BY CORY HURLEY
CORNER BROOK, NL – After a hard day’s work on Wednesday, April 25, lobster fishermen of the south shore of the Bay of Islands were essentially throwing their money back in the water for safe keeping.
Throughout the late afternoon and into early evening of opening day of the lobster fishery, much of the talk on the wharf at Little Port was about the uncertainty around buyers for lobster.
Fishermen with upwards of 40 and 50 years experience say they never had to store their catch along the coastline, waiting for buyers to pay for the crustaceans. Now, they have done so two years in a row.
When asked about the waiting game they are playing, most laugh and shake their heads. They don’t find anything funny about the dispute between the Fish, Food and Allied Workers union and buyers in Newfoundland and Labrador, but what else can these hard-working men do?
Sheldon Sheppard, and his father Sam, left Little Port at 6 a.m. They had set their traps Monday, like more than 30 other lobster fishermen utilizing the Little Port docks, and Wednesday they were finally hauling their pots. After a week’s delay, hoping the dispute over lobster prices would be resolved, it was time to make their living. Well, sort of.
Wednesday morning was blowing a gale, causing some lobster fishermen to wait out the morning high winds. Not the Sheppards, they were raring to go, and the sultry day was a help for morale. More than 10 hours later, they pulled ashore with an estimated 700 pounds of catch.
They were pleased with the abundance of lobster. The duo licence holders had 220 pots out. They pulled their speedboat — painted orange and green like many of the others — up to the wharf, where other fishermen passed down the iron crates for the lobsters storage along the ocean bottom.
There were no buyers waiting for them this year, a strange spectacle in the lobster fishery. Instead there were just a few people from the community — friends and neighbours, wives and children — waiting to see them safely ashore with their catch.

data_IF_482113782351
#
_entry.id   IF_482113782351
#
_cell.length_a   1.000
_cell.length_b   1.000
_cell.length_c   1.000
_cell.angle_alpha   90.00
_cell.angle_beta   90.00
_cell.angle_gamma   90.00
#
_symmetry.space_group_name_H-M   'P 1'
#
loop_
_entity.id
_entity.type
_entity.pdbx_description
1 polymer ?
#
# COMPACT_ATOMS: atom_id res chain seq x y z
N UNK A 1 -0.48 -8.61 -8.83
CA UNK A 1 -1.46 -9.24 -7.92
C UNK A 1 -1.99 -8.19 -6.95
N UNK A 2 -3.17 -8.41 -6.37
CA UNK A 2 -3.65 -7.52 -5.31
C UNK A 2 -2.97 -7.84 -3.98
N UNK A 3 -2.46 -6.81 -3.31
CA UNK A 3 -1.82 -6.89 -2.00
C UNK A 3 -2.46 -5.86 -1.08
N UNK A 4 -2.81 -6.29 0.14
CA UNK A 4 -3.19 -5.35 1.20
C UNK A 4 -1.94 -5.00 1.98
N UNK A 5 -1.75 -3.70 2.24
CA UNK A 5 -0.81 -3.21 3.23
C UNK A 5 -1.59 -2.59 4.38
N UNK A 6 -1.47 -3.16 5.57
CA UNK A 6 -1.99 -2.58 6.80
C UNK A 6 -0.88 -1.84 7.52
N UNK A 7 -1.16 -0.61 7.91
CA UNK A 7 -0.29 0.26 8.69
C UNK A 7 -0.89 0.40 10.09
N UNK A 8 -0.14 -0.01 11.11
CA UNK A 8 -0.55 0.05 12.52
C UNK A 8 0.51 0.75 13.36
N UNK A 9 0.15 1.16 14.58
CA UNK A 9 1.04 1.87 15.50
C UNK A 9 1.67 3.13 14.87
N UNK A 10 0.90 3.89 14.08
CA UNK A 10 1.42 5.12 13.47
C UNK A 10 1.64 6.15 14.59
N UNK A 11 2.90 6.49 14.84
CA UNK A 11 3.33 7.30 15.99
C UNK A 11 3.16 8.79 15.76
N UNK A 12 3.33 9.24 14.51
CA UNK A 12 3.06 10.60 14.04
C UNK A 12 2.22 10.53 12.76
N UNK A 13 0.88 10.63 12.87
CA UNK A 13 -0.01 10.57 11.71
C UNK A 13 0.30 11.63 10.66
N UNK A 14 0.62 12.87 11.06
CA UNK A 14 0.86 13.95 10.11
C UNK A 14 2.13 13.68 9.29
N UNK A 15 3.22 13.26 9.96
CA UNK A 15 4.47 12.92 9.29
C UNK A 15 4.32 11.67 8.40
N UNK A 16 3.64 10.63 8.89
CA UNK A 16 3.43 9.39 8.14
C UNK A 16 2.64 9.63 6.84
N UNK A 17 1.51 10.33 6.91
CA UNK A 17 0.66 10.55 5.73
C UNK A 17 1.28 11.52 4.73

“This year and last year has been the only time there has been this much uproar about the prices,” Sheldon said, while expertly snapping the lobster claws together with elastic bands. “Any other time you would just come into the wharf, sell your lobster, and go on. Last year, and this year, has been hectic. I don’t know why.”
The uncertainty of when there will be a resolve is bad enough, but lobster fishermen at Little Port Wednesday said not hearing anything is worst. Fishermen say they are not receiving any updates on the situation. They are forced to carry on fishing, hoping there will eventually be someone there soon to purchase the lobster.
Sam is confident things will end positively, and they will earn a good wage for their hard work.
“I am not too worried I guess,” the elder Sheppard said. “Someone will buy them, one of these days.
“It would be nice to know what you are going to get for it. Nobody is talking, or they are keeping it quiet anyway.”
Following a series of meetings Sunday, fishermen decided to create a co-op to buy their own lobster and ship it later this week. Some fisherman in Little Port do not necessarily believe the merits of that notion, thinking local buyers will eventually be taking the lobster off their hands.
About 15 minutes after the Sheppards arrived, another dedicated duo pulled up alongside the wharf. Brothers Edward and Gerard Joyce hauled an estimated 700-800 pounds Wednesday, leaving 5:30 a.m. and getting back close to 4 p.m. The have a licence each, and set approximately 440 pots from Little Port to Coal River.
“It was OK,” Gerard said of the catch. “If we could sell them, it would be a lot better.”
“If we could get $5 a pound for them, it would be a lot better,” his brother added.
The Joyces said their focus was on fishing Wednesday, but the weight of the buyers situation is a lot to bear. They said not hearing anything at all is tough to deal with, but they think the buyers will be looking for lobster soon. They have their doubt about the co-op.
“That is all squashed, I heard,” Gerard said. “We had Nova Scotia people coming here, but they told them to stay away.”
“It’s the same as the mafia,” Edward added.
“It is time for them to smarten their act up, I’d say,” Gerard said. “If we have to keep waiting around the season will be over. You can’t store too many lobster around here.”
However, as of the season’s beginning, that is what they are forced to do, whether they want to or not. Today, fishermen will be back on the water again, checking their pots, hauling their catch, storing lobster inshore until a buyer is waiting wharfside for their arrival.